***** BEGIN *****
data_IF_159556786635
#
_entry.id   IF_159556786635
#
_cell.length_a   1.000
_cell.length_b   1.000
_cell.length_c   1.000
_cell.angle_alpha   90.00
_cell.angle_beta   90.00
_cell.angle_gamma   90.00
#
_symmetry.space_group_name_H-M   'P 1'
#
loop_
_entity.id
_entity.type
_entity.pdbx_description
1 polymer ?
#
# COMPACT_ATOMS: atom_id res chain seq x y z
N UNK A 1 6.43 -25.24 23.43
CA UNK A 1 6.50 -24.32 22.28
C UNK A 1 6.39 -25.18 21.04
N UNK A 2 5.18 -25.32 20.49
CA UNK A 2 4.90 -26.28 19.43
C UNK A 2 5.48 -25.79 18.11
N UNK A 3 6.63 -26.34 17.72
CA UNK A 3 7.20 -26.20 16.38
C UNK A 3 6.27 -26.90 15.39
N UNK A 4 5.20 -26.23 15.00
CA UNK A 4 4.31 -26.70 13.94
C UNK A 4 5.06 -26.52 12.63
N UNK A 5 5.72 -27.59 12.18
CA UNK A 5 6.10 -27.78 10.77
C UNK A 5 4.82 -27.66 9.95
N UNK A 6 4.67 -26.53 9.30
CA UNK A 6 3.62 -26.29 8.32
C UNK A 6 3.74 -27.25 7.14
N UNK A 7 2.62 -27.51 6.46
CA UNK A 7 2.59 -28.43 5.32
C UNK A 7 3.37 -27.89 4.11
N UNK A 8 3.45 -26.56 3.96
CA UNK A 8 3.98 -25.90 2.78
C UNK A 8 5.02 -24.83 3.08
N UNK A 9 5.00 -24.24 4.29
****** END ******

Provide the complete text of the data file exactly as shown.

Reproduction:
data_IF_159556786635
#
_entry.id   IF_159556786635
#
_cell.length_a   1.000
_cell.length_b   1.000
_cell.length_c   1.000
_cell.angle_alpha   90.00
_cell.angle_beta   90.00
_cell.angle_gamma   90.00
#
_symmetry.space_group_name_H-M   'P 1'
#
loop_
_entity.id
_entity.type
_entity.pdbx_description
1 polymer ?
#
# COMPACT_ATOMS: atom_id res chain seq x y z
N UNK A 1 6.43 -25.24 23.43
CA UNK A 1 6.50 -24.32 22.28
C UNK A 1 6.39 -25.18 21.04
N UNK A 2 5.18 -25.32 20.49
CA UNK A 2 4.90 -26.28 19.43
C UNK A 2 5.48 -25.79 18.11
N UNK A 3 6.63 -26.34 17.72
CA UNK A 3 7.20 -26.20 16.38
C UNK A 3 6.27 -26.90 15.39
N UNK A 4 5.20 -26.23 15.00
CA UNK A 4 4.31 -26.70 13.94
C UNK A 4 5.06 -26.52 12.63
N UNK A 5 5.72 -27.59 12.18
CA UNK A 5 6.10 -27.78 10.77
C UNK A 5 4.82 -27.66 9.95
N UNK A 6 4.67 -26.53 9.30
CA UNK A 6 3.62 -26.29 8.32
C UNK A 6 3.74 -27.25 7.14
N UNK A 7 2.62 -27.51 6.46
CA UNK A 7 2.59 -28.43 5.32
C UNK A 7 3.37 -27.89 4.11
N UNK A 8 3.45 -26.56 3.96
CA UNK A 8 3.98 -25.90 2.78
C UNK A 8 5.02 -24.83 3.08
N UNK A 9 5.00 -24.24 4.29